I spend time daily on the internet, reading news sources and Christian blog sites to make some sense out of our world. I also am on the look out for articles regarding masculinity, to help me better articulate a healthy male perspective for men and their walk with Jesus.
Every once in a while, I find a new source to help me to write helpful blog for men. A recent find has been Alastair Roberts, who blog at Alastair’s Adversaria. He is worth following. In one of his blog he reflected on the no win situation men find themselves with the feminist view of patriarchy.
For the feminist, the problem for men is toxic masculinity and the dismantling of patriarchy. “Feminists believe,” maintains Roberts, “if men could deal with their weakness, shame, and vulnerability….we could do away with patriarchy.” They believe men are shaped by damaging messages for their past.
But for many men the feminist demands are emasculating. Men many express openness about their weaknesses and vulnerabilities, and yet face hostility for “developing genuine strength.” Male strength can be a threat. “Male cultures that celebrate and accentuate male strength are a direct threat to women’s advancement.”
Men are realizing that focusing on their faults and weaknesses, “comes at the cost of both alienation from and pathologizing of their own manly strength of agency.” Men can easily develop a poor image of themselves as a man.
Women are portrayed as passive victims of patriarchy. “This enables them to hold men accountable,” notes Roberts, “to lay blame for problems at their door, and to expect then to turn everything around.” The responsibility for men can seem negative, since men are the ones that assume blame and are expected to bring about a new paradigm of relationships between men and women
I appreciate the argument Roberts makes for men having to assume both guilt and responsibility for the unhealthy patriarch of the past. The following in my opinion is very insightful: “Responsibility always comes attached to blame, as a law that sets up it recipient for condemnation and failure. The result is a shame and guilt-inflected vision of masculinity, one in which men are always being held capable, yet have relatively little ways in which they can enjoy the dignity of a positive responsibility.”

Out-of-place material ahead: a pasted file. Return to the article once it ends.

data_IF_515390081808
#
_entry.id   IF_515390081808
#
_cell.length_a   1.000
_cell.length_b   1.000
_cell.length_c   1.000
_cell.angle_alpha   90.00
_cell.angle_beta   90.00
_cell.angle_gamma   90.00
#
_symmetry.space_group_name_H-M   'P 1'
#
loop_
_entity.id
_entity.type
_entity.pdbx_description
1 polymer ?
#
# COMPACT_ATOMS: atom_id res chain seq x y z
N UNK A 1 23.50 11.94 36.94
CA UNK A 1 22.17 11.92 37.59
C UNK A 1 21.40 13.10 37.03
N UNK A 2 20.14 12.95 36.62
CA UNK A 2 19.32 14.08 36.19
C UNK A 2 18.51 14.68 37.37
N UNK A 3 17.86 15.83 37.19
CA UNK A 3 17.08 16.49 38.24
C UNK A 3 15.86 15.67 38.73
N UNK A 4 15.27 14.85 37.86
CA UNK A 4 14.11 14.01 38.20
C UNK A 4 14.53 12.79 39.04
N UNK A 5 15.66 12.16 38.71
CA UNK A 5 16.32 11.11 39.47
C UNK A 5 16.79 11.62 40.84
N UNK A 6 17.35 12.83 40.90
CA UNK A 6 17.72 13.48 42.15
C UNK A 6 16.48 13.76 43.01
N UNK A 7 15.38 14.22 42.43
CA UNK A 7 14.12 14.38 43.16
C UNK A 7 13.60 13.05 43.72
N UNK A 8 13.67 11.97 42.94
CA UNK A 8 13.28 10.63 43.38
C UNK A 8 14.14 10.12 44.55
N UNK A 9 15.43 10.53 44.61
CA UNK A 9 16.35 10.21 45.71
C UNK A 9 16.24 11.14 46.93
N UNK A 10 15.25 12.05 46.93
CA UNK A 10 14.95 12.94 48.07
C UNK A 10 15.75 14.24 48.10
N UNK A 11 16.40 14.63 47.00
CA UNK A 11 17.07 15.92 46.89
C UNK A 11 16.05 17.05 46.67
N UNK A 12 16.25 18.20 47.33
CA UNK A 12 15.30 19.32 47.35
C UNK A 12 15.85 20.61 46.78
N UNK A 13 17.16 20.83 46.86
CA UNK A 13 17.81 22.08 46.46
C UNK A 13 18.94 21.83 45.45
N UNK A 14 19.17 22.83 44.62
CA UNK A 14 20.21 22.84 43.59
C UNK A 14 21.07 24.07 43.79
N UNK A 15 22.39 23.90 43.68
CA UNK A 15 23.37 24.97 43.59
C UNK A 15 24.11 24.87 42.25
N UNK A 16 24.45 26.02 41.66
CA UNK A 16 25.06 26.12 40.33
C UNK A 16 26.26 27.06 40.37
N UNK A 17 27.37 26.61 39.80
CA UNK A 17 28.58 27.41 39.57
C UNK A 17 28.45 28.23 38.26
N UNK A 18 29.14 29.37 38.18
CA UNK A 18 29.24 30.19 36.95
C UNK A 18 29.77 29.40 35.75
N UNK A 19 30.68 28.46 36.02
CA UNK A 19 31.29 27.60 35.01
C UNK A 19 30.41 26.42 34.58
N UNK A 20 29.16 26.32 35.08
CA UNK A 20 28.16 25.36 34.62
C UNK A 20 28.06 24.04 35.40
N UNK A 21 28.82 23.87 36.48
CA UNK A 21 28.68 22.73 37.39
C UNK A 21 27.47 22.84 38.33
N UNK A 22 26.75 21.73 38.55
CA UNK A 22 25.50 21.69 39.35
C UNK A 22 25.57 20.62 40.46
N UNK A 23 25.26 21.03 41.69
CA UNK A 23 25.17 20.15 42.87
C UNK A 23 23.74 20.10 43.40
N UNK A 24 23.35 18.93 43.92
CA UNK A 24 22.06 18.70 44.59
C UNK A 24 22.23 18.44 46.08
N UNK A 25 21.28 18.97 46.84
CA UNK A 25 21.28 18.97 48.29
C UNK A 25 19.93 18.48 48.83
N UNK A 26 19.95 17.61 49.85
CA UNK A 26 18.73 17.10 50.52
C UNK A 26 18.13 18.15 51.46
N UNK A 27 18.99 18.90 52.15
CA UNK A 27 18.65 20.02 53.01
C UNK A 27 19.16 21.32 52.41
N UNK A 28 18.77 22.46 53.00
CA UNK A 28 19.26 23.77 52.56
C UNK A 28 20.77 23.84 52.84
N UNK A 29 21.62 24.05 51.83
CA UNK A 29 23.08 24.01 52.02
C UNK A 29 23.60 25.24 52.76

I have three comments regarding shame and responsibility. First, I am committed to helping men to walk comfortably with the Lord, in the midst of our contemporary “gender wars.” I am simply a voice crying in the wilderness, for men to come in from the darkness of shame and self-loathing, to bask in the light of our Heavenly Father saying to men, “You are my beloved.” Be affirmed in your god-given masculine self, period. Receive this as your inheritance in the Lord. He will help you stand with other brothers.
Secondly, Robert’s word are convicting to me. I repent and ask for forgiveness if I have in any way shamed a man into making attempts to be anything other than who God has created him to be. You are unique and have your assignment from the Lord. Don’t let me or anyone else tell you how you are to celebrate your god-given masculinity.
Thirdly, this is a cry to men to stand tall in their unique masculinity and be responsible. We get our marching order from the Lord himself, and not from the feminist agenda for men. We are to give it all up for Jesus. “Those who love their life in this world will lose it. Those who despise their life in this world will keep it for eternal life” (John 12:25).